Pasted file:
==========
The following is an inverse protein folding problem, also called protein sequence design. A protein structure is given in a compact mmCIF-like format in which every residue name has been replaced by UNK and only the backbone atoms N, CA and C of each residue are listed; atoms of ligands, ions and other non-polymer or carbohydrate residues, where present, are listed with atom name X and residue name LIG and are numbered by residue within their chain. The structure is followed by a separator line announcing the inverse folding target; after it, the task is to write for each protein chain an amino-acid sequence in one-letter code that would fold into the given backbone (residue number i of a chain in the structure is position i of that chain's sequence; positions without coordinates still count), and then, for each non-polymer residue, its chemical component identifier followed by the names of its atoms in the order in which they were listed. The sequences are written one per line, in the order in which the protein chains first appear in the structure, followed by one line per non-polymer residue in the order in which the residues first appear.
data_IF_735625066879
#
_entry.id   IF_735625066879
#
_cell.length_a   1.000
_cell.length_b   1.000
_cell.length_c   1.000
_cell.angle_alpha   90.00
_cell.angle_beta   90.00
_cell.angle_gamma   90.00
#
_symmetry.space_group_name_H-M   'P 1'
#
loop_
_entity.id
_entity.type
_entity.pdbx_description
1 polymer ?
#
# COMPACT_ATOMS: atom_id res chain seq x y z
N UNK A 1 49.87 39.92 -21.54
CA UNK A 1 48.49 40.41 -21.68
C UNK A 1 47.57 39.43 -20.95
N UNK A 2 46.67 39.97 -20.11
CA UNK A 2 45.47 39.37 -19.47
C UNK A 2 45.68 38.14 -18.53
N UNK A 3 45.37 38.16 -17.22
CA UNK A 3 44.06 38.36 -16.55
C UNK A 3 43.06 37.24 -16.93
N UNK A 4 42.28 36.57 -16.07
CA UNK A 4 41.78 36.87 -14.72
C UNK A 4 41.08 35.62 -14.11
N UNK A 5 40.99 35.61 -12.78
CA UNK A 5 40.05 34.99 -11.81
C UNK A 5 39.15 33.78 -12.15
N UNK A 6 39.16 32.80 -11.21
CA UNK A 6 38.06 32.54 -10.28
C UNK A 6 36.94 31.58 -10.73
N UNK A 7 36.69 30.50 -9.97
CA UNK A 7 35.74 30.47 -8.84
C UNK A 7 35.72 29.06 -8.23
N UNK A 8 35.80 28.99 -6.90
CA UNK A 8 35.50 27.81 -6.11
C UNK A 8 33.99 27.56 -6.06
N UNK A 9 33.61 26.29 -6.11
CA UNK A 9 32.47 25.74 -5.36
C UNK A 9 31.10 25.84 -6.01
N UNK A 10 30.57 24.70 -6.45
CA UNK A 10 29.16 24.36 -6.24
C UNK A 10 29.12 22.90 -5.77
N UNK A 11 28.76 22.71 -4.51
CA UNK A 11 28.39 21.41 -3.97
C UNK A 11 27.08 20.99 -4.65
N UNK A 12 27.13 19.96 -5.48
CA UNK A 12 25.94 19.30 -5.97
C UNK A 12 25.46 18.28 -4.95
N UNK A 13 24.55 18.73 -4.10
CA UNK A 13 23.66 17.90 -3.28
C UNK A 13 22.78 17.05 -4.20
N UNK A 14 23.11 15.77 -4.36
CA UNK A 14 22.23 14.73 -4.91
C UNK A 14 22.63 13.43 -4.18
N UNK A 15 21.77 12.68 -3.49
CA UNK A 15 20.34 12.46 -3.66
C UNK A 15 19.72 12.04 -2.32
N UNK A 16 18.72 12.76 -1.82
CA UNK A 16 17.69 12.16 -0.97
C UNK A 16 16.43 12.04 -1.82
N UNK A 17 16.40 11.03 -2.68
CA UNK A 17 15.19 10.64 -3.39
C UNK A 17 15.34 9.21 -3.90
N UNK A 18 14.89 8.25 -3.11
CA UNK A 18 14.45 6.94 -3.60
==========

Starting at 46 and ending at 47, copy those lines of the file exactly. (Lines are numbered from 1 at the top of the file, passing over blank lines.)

N UNK A 9 33.61 26.29 -6.11
CA UNK A 9 32.47 25.74 -5.36